With the opening of the Brooklyn Botanic Garden’s (BBG) new Visitor Center and gateway, visitors can now orient themselves to the garden, learn about its current blooms and plantings, and browse the event schedule via a series of interactives supported by Electrosonic for exhibit fabricator Hadley Exhibits.
Founded in 1910, BBG is an independent, non-profit institution committed to education, science and horticultural display. BBG has served communities in New York City and around the world through its extraordinary gardens and living collections, and by pioneering educational and community programs. Situated on 52 acres in the heart of Brooklyn and originally laid out by the Olmstead Brothers landscape design firm, BBG is home to more than 12,000 types of plants and hosts more than 725,000 visitors annually.
The unique design of the new Visitor Center – a grass and tree-covered berm tucked into the natural setting – seamlessly melds architecture and landscape. The energy-efficient structure from the firm of Weiss/Manfredi features a glass wall, which stretches from the entryway to enclose the pavilion and house exhibition space where visitors access an array of interactive exhibits to get a feel for how to visit the BBG. Thinc Design was the exhibition designer for the new space.
Electrosonic faced numerous challenges in the Visitor Center. Working on a very tight schedule, the project required extensive coordination with Hadley Exhibits to ensure that all equipment fitted smoothly and tightly inside wall-mounted and table-style interactives. Since the exhibits were designed to feature content that’s easily modified and updated, the AV components were selected to be flexible and easily maintained by BBG staff. For proper viewing of the content, Electrosonic also specified monitors offering optimum performance in the bright ambient light emitted by the new structure’s glass wall.
“The interior space is actually a window onto the gardens, so there’s a lot of ambient light streaming in and a lot of glare,” said Electrosonic account manager Bryan Abelowitz. “We revised our monitor selection to Samsung DX series high-brightness monitors, which have sensors that automatically adjust to light levels.”
Visitors are welcomed by a three-screen interactive garden map depicting a graphical aerial layout of BBG, which will help them plan their visit. Electrosonic provided three ultra-narrow mullion Samsung UD55A displays to create one continuous map image. On a shelf beneath the wall-mounted map, a Dell interactive PC offering links and information resides alongside colourful printed info panels.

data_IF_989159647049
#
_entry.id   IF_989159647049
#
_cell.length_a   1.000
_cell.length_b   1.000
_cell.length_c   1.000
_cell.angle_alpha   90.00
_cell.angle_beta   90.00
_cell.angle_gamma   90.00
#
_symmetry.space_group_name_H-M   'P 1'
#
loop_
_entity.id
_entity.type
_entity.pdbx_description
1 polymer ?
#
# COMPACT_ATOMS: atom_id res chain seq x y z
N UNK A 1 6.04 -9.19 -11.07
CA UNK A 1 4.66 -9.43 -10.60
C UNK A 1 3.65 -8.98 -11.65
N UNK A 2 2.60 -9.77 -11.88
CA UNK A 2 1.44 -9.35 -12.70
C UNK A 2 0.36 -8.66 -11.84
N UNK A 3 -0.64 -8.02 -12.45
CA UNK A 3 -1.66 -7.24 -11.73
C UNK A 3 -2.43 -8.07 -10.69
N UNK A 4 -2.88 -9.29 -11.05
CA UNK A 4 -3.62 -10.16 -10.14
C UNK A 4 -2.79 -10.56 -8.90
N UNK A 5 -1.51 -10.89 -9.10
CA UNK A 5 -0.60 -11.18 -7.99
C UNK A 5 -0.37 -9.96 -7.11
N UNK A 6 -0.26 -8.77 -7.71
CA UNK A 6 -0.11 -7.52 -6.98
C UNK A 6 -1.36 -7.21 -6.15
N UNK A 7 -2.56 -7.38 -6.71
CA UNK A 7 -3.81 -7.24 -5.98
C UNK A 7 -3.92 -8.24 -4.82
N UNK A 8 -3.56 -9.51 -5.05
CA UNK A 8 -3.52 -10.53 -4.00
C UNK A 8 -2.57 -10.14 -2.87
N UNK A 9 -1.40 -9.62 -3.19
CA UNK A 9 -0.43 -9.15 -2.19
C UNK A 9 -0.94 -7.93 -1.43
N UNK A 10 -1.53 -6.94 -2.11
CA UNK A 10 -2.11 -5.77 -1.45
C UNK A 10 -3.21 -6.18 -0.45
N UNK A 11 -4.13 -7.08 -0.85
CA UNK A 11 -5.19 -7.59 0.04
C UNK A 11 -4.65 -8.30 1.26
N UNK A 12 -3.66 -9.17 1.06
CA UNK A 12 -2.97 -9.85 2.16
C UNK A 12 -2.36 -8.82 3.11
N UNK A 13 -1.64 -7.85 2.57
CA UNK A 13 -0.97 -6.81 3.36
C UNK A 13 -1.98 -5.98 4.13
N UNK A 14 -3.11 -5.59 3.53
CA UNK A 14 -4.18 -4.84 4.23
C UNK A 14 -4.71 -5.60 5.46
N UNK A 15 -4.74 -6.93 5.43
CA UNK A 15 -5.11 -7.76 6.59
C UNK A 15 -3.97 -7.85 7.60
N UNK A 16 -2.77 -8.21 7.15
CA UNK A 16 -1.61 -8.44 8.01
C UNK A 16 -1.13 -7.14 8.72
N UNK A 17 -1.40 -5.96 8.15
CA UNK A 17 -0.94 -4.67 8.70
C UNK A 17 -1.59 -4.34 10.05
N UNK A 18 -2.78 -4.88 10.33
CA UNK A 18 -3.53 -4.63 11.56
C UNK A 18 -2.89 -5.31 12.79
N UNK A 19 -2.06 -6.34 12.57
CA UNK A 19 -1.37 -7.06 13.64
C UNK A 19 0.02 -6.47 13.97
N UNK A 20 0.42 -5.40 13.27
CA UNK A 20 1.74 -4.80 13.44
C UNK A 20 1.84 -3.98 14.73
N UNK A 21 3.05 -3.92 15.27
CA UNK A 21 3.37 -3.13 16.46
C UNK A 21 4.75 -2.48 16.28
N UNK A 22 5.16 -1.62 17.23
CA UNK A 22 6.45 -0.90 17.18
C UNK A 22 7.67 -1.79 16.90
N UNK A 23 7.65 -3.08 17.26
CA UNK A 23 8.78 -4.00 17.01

Adjacent to the map is a portrait-mode 46-inch Samsung LCD monitor displaying Today’s Events, an ever-changing roster of BBG happenings. A graphical Bloom Calendar is mounted perpendicular to the events schedule with another Dell interactive PC on the shelf below.
Two similarly-configured exhibits, one explaining BBG’s mission statement and the other tailored to update the frequent visitor, feature angled 40-inch Samsung LCD displays fed by Adtec signEdje HD MPEG media players triggered by motion sensors as visitors approach.
A portrait-mode 27-inch Samsung LED display with mount, which appears to float against the glass wall, features a video of BBG employees challenging visitors to a plant identification quiz. The display is fed by another Adtec signEdje HD MPEG player.
Perhaps the most innovative interactives are three peek-a-boo tables detailing different areas of the garden and how visitors can explore by using their senses. Hinged, three-dimensional photos of trees, plants and birds can be lifted by small knobs to reveal 6-inch LCD screens; short films about the image in the photograph begin to play when the hatches are lifted.
“Small, solid-state Technovision MPEG players in the tables are triggered by a magnetic switch built into the hinge,” said Abelowitz. Additional push buttons on the tables enable visitors to hear the sounds of the garden and sniff the fragrances of the blooms.
Electrosonic also provided a custom AMX control system to streamline operations and allow non-professionals to maintain efficient control of the system. BBG purchased a small back-up roster of equipment, which Abelowitz calls “a very smart thing to do,” as the Visitor Center’s interactives experience daily wear and tear.
The control room is housed in the basement under the exhibit area. Two equipment racks are outfitted with source, control and monitoring equipment; centralized control allows for remote monitoring. Electrosonic furnished systems training for BBG staff and will be providing onsite maintenance and technical support for the first year of the Visitor Center’s operation.